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Thread: Tent Platforms

  1. #21
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    Quote Originally Posted by eblanche View Post
    Attachment 36944 and the LightheartGear Solo using pre-installed eyelets on sides of platform at Guyot Shelter, also in the Whites.
    The LHG Solo is also using fisheye hooks in the platform. This is what NOT TO DO!

  2. #22
    Registered User egilbe's Avatar
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    I just put my stakes in between the boards on the platform and tighten up the guy lines. It holds fine. No need to screw into the boards.

  3. #23
    Registered User KDogg's Avatar
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    I was pretty worried about it before I actually did it. You can put your stakes in between the boards. Many of the platforms also have screw-eyes located around the edges of the platform. When I couldn't put the stake between the boards I put a rock on the platform and either tied the line to it or put it on top of a stake attached to the line. You may have to add a few rocks on top of that to keep it stable. A couple times I also attached lines to my friend's lines when their tent was next to mine on a double platform. Long story short, we never had a problem pitching our tents on platforms and it didn't take much longer to do than normal. BTW, I used a zpacks duplex on my hike.

  4. #24

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    When canoe camping I'm usually setting up my tent on sand or gravel that isn't going to hold a stake. If using a freestanding tent I usually don't worry about it, but on a windy day putting rocks in the corners works. I had never camped on one of these platforms before a few weeks ago and I think I've decided I really like them. We base camped at a state park for a week while we did day hikes in the area. It was nice not carrying a pack and when you were done for the day you came back and your camp was already set up. It was like camping only you had a giant deck and a picnic table. I don't know if there is a standard size to this setup but the one I stayed at was about 16x20. Plenty of room for two tents and room to sit and move around. It was built on a hillside so it also had a wrought iron rail to it where I could chain my dog and you could have tied your tent or guy lines to it. There were also metal rings bolted to the sides for this same purpose.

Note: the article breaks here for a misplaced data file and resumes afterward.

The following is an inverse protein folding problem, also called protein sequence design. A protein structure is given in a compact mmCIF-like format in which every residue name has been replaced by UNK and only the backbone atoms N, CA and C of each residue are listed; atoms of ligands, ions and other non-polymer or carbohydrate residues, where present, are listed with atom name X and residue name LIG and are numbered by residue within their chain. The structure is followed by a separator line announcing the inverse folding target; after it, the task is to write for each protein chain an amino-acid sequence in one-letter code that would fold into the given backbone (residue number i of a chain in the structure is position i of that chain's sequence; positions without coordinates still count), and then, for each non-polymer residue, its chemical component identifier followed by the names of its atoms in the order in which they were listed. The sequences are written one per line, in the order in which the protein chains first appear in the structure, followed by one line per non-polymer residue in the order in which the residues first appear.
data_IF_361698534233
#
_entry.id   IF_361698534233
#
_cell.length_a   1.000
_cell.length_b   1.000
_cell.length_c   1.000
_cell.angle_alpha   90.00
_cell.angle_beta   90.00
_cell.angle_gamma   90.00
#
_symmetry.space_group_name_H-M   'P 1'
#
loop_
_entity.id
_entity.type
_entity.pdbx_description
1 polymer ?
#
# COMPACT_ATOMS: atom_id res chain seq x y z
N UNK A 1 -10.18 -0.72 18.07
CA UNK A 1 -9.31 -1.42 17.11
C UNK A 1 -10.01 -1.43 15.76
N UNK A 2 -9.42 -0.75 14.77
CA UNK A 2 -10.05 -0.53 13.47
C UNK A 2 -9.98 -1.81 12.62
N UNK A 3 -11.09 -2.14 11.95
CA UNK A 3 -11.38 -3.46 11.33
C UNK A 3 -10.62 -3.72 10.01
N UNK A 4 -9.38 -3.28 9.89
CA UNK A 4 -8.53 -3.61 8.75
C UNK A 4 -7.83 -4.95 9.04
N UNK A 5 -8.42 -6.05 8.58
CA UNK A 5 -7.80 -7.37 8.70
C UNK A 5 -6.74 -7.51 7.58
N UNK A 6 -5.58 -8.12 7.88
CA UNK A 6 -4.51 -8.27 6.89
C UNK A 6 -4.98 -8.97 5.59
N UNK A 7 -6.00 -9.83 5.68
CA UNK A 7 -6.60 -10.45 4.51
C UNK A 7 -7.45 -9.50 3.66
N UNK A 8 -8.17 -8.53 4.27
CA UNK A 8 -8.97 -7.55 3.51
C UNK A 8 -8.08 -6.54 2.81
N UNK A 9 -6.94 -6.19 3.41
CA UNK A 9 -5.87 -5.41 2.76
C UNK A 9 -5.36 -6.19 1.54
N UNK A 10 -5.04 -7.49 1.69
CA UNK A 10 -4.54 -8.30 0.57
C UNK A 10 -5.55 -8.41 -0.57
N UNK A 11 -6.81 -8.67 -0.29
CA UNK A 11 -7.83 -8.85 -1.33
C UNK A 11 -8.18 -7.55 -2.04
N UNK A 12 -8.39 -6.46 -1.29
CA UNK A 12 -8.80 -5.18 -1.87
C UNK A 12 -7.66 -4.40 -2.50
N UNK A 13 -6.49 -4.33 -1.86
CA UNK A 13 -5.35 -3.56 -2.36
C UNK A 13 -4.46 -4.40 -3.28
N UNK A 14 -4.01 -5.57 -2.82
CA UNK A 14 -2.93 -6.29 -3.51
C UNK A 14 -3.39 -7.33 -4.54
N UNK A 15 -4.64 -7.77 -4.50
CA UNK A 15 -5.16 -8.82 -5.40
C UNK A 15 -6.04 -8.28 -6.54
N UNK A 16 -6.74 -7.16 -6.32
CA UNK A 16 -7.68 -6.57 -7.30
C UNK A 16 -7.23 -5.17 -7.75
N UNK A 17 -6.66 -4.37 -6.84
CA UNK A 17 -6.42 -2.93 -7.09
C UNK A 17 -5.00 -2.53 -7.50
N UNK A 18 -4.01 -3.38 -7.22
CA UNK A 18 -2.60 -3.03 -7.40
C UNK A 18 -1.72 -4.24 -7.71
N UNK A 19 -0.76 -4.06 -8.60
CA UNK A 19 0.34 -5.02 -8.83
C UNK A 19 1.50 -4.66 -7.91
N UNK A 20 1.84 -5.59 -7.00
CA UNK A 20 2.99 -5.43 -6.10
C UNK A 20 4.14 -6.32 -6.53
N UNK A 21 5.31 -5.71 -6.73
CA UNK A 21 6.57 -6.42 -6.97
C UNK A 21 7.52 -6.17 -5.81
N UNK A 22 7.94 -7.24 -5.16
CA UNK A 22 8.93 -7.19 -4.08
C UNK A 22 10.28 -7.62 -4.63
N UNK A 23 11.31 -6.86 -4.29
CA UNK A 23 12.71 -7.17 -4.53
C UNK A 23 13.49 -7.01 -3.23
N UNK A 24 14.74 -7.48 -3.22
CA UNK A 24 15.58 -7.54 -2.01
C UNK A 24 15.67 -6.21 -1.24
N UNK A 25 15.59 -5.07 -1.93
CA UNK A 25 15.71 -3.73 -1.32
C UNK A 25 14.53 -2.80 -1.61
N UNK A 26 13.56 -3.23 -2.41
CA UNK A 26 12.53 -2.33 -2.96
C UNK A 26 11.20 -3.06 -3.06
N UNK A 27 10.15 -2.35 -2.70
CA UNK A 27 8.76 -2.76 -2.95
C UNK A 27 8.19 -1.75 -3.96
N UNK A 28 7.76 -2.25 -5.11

The other thing I noticed about hiking without a pack doing 10 to 12 mile days for a week is that we were tired at the end of the day, but after getting a good night's sleep we weren't sore when we woke up in the morning. It made the experience so much more enjoyable that I think I may just adopt this method in the future...base camp and do day hikes.

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